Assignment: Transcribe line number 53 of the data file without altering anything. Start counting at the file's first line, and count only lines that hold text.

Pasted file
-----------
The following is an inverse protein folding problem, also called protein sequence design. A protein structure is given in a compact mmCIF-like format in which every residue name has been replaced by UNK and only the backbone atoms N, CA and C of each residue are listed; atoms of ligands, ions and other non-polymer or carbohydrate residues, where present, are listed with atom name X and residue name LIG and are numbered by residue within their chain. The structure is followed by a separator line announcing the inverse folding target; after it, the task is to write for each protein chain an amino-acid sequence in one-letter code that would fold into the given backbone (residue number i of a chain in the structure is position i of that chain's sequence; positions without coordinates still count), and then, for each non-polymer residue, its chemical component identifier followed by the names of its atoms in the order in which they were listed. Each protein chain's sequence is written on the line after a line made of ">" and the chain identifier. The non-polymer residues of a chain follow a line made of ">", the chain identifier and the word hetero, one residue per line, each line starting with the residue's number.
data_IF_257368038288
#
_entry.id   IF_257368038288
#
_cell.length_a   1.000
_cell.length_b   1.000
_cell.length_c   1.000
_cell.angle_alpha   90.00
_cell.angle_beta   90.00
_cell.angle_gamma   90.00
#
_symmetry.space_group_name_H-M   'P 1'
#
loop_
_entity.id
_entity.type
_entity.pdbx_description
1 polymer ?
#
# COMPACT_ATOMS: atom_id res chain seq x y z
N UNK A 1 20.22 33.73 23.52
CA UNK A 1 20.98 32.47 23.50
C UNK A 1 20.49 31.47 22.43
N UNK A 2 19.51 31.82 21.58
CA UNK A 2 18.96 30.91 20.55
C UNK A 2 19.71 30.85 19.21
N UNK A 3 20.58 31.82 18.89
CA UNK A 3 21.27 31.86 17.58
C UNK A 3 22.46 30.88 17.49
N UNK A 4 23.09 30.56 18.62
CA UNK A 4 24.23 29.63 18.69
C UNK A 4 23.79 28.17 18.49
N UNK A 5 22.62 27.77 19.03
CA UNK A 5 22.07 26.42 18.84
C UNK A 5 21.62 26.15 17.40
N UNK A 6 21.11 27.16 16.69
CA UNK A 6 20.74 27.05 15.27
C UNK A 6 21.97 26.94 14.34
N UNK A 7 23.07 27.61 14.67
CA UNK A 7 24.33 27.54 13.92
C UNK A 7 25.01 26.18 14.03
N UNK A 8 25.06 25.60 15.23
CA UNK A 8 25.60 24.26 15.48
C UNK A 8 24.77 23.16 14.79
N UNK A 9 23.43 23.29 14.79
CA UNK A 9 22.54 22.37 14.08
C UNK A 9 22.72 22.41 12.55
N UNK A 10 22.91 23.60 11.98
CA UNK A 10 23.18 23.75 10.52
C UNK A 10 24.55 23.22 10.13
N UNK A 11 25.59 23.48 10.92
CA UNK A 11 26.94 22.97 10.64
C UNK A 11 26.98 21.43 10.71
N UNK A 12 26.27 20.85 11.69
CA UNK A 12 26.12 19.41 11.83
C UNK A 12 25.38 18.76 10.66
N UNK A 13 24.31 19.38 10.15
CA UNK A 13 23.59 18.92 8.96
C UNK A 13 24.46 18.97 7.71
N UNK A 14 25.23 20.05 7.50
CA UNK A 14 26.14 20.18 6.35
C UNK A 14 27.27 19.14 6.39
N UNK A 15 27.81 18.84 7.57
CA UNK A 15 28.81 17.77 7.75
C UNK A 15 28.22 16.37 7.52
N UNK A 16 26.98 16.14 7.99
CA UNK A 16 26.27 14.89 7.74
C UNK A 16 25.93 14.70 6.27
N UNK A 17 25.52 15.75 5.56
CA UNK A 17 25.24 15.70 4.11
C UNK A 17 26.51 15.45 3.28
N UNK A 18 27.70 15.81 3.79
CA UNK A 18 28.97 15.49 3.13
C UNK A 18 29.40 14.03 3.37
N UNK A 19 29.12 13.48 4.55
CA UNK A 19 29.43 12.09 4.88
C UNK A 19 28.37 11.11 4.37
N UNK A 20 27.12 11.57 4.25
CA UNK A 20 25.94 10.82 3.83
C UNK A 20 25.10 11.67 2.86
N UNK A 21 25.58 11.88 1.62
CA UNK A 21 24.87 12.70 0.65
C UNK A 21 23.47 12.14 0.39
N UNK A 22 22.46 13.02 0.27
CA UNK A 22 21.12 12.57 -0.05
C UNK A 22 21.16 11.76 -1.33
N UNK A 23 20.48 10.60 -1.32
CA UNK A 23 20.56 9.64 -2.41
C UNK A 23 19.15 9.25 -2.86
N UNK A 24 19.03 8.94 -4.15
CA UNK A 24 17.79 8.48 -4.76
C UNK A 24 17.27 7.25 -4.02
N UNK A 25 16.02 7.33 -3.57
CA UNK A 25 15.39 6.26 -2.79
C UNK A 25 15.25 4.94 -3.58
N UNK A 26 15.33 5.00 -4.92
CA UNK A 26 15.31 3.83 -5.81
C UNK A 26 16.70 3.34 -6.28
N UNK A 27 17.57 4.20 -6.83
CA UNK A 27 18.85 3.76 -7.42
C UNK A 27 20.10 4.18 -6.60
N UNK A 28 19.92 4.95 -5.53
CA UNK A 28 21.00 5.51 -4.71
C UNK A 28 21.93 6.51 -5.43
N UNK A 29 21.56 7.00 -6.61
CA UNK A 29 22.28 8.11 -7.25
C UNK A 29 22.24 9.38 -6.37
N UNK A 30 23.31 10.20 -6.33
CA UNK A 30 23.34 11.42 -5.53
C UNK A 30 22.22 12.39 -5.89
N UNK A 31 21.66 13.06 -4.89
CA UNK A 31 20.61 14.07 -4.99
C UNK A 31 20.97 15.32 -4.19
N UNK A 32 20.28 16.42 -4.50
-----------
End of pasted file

CA UNK A 11 26.94 22.97 10.64